U.S. softens ban on boats going to Cuba


Roger Kluh in his orange Apache Star speedboat after arriving in Havana from Key West

HAVANA, Feb. 24th In the latest effort to remove barriers with Cuba, the Obama administration is softening a Clinton-era emergency decree that bans U.S. boats from entering Cuban territorial waters.

The order, which will be sent to Congress Wednesday, modifies conditions imposed in 1996 after a Cuban jet shot down a plane affiliated with Brothers to the Rescue, killing four Miami-based anti-Castro activists. That finding was expanded in 2004 when President George W. Bush declared Cuba a state sponsor of terrorism.

Gone is the draconian language about violence, threats and dangers that Cuba poses. It’s been replaced by a revealing acknowledgment that U.S. policies failed to promote positive change in Cuba and new steps under President Barack Obama being taken to normalize relations.

The tempered decree is just the latest move by the Obama administration to improve ties with the communist nation since Dec. 17, 2014, when President Barack Obama and Cuban leader Raúl Castro announced that they would take steps to normalize relations.

“I would say it was readily apparent to everyone involved that something needed to change here,” said a U.S. Coast Guard official, who was not authorized to speak publicly about the new proclamation.

In the past year, the United States has removed Cuba from its list of state sponsors of terrorism, reestablished diplomatic relations and opened an embassy in Havana. Last week, Obama announced he will be the first American president to visit Cuba in nearly 90 years as the two sides attempt to end decades of Cold War hostility.

As that visit was announced, administration officials told business leaders at a forum in Washington that the embargo against trade with Cuba would likely not be lifted by the end of his term, but that the administration would continue to break down what trade barriers it could so that it would be more difficult for any future administration to reverse the changes.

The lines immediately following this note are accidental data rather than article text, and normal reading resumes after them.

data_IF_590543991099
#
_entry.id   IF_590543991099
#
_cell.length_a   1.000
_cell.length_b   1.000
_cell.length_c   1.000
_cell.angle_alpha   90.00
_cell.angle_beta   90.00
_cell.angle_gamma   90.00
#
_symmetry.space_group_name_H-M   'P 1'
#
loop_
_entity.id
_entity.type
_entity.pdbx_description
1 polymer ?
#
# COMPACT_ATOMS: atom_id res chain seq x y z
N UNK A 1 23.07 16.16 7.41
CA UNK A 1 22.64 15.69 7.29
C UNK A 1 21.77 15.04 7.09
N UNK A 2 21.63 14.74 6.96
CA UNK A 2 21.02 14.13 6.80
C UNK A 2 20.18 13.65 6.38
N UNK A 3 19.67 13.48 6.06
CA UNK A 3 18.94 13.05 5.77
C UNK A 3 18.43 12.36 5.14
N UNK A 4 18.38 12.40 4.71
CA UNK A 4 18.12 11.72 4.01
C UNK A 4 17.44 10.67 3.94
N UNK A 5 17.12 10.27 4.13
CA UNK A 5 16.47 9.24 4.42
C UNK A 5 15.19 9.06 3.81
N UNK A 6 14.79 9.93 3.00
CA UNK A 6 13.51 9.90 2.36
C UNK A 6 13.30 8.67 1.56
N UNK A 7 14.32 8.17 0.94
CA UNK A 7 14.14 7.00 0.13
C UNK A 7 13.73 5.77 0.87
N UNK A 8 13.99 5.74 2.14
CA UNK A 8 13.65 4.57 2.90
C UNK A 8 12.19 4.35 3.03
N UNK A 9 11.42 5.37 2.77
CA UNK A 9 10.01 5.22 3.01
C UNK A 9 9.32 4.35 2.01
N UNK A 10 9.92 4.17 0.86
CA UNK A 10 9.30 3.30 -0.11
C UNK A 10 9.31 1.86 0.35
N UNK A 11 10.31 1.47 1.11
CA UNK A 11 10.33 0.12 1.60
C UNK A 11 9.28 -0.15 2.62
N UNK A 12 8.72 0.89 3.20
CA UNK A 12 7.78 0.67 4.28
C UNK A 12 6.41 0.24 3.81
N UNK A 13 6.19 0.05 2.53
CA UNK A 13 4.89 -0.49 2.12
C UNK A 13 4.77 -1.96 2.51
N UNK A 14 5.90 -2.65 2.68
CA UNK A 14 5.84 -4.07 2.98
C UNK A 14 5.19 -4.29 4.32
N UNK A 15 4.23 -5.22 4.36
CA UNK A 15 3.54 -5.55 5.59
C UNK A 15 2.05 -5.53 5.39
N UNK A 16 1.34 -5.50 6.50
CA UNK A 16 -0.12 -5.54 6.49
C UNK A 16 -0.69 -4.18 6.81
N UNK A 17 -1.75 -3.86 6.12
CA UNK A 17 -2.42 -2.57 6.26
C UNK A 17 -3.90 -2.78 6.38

The administration has already taken several steps to encourage trade, including allowing American companies to sell to Cuba on credit, relaxing travel restrictions, eliminating limits on remittances and restoring direct mail.

Cuban air force fighters shot down two Miami-based Brothers to the Rescue planes, killing four. U.S. Congress quickly passes the Helms-Burton Act tightening the embargo.

President Clinton issued the emergency order in 1996 to prevent Cuban-American protesters from provoking an international incident after the shooting down of two Cuban exile planes by the Cuban air force. President Bush sought to stop recreational boaters from sailing to Cuba and spending money in violation of the U.S. embargo.

Obama signed the same proclamation for years, including last year, after reaching an agreement with Cuba to normalize relations. But federal officials recognized that changes were likely necessary considering some of the existing language included Cuba had not refrained from the use of excessive force against U.S. vessels or aircraft that may engage in memorial activities or peaceful protest north of Cuba.”

Federal officials emphasize that the legal restrictions in the proclamation that prevent unauthorized travel into Cuban waters remain.

Obama extended authorization granted by Bush to the Department of Homeland Security to issue whatever rules and regulations were needed to prevent U.S. boats from provoking another international incident.

“I would submit that it reflects importance of ensuring the normalization process is not disrupted do to illicit maritime migration. That is an ongoing concern for us is a migration of mass migration, illegal migration might upset that normalization process,” said the Coast Guard official.

But he added that the background conditions under which the first two proclamations were written no longer reflect the two countries relations.

“The United States has committed to work with the Government of Cuba on matters of mutual concern that advance U.S. national interests, such as migration, human rights, counter-narcotics, environmental protection, and trafficking in persons,” Obama writes in the new decree.

Critics including Presidential candidates Sen. Marco Rubio, R-Forida, and Sen. Ted Cruz, R-Texas, have criticized Obama for giving up to many concessions without getting anything in return from the Cuban government.

Miami Rep. Ileana Ros-Lehtinen said it was “absolutely shameful” that Obama is rewarding the Castros with a visit to Cuba.